This post is, belatedly, inspired by the Ministry of Testing blog idea: The Struggle with Learning to Code. I have a Computer Science degree, and have been programming for a while. (I started doing it as a hobby, and then studied it, and then got paid to do it.) I struggle with learning to code, and have for a while.
Given my background, why do I struggle? The simple answer is that there’s so much to learn. What’s worse, my To Learn list gets bigger over time – new things are added to it more quickly than I can learn things off it.
I started coding in BASIC, and then Z80 machine code. After I graduated, my first job was writing C. As a result, I was comfortable with procedural programming. Switching to Object Oriented was a struggle, and took quite a while. I had been taught OO at university, but it wasn’t in my mental muscle memory and instead took conscious thought over quite a while. Signs of someone still making this transition from procedural to OO are things like God classes, very long methods, anaemic models and so on.
Another big division is functional programming, because it changes how you think about encapsulation, state, loops, breaking work down (things like currying functions) and so on.
Recently I’ve dabbled in quantum computing, which is different again. Code becomes probabilistic rather than deterministic. The world is divided into two regions – the region of classical computing where you work with data, and the region of quantum computing where you work with meta-data (probabilities associated with states rather than with the states themselves) to preserve the superposition of states.
I would add set-based programming as a final big division. I don’t think this is a commonly-used term, but it’s for things like SQL and R, and also LINQ in C#. If you have 17 (or 17,000,000) rows in a database table that need updating, you can do it as you’d expect to in a procedural program – individually looping through each one. In SQL this would probably be with a cursor, and is sometimes described as RBAR – row by agonising row. But it would be less code and much faster to issue one update statement with the correct where clause, and let the database work out how to translate that (via an execution plan) into updating individual rows.
These major divisions – procedural, OO, functional, quantum and set-based – force you to learn new ways of thinking about problems and how you solve them. If you focus on the surface differences (things like syntax and names of things) and ignore the underlying differences, then you end up e.g. writing OO code that’s effectively procedural code that’s had a tiny amount of OO fairy dust sprinkled over it. It will be less efficient, harder to understand and change, and have other problems that you would avoid if you worked with the grain of the material you’re using.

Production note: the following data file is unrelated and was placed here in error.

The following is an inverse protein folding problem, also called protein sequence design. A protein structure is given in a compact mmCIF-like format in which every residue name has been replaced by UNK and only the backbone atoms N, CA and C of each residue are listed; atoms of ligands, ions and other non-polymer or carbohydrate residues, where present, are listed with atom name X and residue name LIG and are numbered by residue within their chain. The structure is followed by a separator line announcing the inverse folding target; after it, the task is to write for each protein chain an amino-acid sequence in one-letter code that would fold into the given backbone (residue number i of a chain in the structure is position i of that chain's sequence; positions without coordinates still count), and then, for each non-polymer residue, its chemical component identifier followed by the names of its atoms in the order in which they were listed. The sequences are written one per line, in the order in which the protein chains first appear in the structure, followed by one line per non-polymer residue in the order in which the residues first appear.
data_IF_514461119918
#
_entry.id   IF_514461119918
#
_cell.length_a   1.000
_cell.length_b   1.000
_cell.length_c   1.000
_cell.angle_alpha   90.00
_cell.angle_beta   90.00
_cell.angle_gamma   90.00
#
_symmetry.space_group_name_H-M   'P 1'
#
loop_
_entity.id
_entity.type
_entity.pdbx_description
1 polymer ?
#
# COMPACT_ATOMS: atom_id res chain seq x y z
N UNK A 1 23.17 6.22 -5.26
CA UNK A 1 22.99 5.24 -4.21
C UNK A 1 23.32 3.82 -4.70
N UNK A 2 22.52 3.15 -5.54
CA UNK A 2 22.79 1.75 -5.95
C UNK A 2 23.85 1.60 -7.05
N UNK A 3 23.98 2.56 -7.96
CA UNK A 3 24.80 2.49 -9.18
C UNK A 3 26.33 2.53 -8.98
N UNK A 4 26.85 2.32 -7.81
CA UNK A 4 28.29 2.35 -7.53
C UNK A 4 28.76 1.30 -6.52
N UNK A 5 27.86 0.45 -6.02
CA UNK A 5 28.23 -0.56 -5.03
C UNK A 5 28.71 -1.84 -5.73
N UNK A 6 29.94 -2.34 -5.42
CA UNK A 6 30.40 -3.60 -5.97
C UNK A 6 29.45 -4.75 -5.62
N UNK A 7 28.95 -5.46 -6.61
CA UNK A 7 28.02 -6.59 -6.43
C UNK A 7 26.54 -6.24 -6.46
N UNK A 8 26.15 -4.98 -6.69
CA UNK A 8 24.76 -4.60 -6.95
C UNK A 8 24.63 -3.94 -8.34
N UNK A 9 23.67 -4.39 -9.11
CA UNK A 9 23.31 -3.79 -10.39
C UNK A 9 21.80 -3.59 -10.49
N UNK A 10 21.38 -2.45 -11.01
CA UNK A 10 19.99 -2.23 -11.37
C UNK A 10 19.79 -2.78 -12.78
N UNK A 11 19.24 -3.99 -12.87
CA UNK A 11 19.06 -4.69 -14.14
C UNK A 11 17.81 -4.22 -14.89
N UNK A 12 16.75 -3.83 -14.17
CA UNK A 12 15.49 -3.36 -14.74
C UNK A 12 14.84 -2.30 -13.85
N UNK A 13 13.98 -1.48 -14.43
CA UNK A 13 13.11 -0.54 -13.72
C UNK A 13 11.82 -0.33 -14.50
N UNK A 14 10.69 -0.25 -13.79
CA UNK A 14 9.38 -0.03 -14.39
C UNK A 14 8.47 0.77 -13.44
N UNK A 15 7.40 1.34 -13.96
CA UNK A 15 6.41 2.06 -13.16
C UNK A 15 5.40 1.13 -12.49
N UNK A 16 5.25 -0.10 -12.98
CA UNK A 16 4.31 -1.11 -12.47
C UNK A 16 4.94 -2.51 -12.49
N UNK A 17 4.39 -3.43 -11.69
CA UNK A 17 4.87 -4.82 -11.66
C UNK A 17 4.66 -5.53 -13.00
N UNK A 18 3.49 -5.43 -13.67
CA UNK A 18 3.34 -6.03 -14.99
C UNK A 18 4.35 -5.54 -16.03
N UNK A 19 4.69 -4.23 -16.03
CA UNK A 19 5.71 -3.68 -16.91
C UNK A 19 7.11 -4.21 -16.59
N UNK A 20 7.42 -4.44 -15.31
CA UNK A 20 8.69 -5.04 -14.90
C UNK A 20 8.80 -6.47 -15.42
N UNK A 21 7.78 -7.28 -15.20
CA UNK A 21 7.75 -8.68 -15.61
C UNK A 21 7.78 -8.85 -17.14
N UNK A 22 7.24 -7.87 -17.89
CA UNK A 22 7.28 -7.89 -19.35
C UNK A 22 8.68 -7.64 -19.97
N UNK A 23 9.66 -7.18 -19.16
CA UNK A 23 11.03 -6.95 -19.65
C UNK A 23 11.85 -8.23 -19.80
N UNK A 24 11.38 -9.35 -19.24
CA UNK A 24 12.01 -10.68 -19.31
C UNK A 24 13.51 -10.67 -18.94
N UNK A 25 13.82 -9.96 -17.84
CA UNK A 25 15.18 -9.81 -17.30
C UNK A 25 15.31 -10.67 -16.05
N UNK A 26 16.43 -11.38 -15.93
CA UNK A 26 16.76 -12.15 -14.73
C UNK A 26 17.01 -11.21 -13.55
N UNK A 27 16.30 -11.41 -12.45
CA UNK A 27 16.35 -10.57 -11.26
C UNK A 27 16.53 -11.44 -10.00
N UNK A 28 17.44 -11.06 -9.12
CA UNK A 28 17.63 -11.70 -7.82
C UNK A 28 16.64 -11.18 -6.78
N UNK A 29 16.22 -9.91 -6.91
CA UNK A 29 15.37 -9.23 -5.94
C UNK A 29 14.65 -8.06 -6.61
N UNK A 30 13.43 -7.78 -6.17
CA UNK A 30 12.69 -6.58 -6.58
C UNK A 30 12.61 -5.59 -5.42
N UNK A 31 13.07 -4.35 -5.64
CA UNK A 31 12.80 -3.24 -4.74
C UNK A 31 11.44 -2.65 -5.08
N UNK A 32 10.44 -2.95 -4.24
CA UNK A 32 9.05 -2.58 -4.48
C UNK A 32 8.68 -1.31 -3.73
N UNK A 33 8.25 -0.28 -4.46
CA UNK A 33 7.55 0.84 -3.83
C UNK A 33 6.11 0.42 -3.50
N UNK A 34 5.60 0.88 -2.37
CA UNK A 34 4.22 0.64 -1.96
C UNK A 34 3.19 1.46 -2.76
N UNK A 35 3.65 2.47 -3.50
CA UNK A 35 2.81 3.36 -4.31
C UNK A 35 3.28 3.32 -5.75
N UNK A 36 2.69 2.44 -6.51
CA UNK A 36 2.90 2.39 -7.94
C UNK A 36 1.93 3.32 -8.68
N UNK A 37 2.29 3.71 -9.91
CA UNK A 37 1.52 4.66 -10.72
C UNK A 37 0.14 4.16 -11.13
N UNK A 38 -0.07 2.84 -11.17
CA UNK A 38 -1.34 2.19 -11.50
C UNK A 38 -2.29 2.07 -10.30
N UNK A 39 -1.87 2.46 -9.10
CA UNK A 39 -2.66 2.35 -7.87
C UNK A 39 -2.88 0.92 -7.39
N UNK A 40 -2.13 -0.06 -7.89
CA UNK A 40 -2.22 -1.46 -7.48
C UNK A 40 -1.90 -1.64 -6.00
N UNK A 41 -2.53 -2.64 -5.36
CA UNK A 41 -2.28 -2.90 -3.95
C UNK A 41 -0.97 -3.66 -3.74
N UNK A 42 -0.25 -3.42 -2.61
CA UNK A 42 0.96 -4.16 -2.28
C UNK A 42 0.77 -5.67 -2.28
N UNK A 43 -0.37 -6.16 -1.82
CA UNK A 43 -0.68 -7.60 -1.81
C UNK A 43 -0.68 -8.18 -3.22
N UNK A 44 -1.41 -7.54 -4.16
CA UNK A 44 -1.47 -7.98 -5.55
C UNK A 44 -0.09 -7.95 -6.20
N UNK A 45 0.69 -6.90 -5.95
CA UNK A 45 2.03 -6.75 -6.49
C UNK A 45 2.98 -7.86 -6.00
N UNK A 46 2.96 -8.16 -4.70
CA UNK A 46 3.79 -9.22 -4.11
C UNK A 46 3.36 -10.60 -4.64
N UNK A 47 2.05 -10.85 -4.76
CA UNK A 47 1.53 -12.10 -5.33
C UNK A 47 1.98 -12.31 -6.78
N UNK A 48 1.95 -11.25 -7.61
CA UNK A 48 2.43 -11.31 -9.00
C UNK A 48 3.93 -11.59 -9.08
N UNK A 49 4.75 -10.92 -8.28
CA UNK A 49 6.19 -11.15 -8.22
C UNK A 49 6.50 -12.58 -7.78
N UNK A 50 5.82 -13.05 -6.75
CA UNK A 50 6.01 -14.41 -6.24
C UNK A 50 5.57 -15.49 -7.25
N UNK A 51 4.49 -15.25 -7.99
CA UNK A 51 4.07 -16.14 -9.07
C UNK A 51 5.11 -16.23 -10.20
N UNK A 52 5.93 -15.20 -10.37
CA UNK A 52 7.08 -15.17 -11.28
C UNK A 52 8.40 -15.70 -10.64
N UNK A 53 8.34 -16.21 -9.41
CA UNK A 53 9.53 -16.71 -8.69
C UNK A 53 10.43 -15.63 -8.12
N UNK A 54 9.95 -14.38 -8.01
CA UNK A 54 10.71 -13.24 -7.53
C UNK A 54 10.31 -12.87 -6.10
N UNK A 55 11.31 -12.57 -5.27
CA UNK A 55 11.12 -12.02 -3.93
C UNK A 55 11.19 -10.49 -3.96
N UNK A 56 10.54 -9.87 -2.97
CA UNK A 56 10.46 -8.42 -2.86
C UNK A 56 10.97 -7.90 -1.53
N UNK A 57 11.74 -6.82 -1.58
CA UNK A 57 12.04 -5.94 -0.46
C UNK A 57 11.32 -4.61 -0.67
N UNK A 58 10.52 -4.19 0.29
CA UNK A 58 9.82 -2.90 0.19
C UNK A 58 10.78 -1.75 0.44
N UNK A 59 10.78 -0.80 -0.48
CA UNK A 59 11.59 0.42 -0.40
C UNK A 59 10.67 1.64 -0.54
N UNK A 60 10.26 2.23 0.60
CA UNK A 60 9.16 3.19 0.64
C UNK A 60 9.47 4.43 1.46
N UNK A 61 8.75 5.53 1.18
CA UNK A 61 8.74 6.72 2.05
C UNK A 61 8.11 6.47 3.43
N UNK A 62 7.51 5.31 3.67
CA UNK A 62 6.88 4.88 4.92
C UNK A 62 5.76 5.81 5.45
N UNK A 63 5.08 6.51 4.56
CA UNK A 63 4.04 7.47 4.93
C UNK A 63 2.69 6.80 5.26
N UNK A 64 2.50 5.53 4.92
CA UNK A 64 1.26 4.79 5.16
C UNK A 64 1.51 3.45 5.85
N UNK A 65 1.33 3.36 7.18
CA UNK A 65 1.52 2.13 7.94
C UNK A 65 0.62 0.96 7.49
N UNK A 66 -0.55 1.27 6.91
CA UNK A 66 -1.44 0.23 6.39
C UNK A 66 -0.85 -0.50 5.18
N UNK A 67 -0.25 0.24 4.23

Domain specific differences
There are other differences within these major divisions. For instance, asynchronous programming can take some getting used to. This might crop up using AJAX in a website, or async / await in some back-end C#. You are no longer in full control of what happens when, and have to cope with things happening in unexpected or unhelpful orders. There isn’t a single unbroken flow of execution – instead the flow gets chopped up into smaller bits, which might be assembled in a few different orders. Debugging and logging what happens in production become harder.
Then there are loads of other differences, based on either what’s important, or what’s available or not. A by no means exhaustive list is: latency, throughput, memory efficiency, distributed database transactions / sagas.
Finally, there’s the details of the specific problem you’re trying to solve for users. This is an even bigger list, so I won’t bother trying to go into details.
There’s some good news in this blizzard of new, as there are some skills that I have discovered are transferrable across these divisions. These are things like being able to break a problem down into pieces that are small enough to solve, naming things well, how and when to use comments, testing, debugging and so on.
I struggle with learning to code, because the learning never stops. On the one hand this is daunting and can be demoralising. On the other hand, it means that there’s always something new to explore, a new way of solving problems and a new way of expressing myself in code. Along the way, there are general skills to pick up that seem to stay useful in new situations.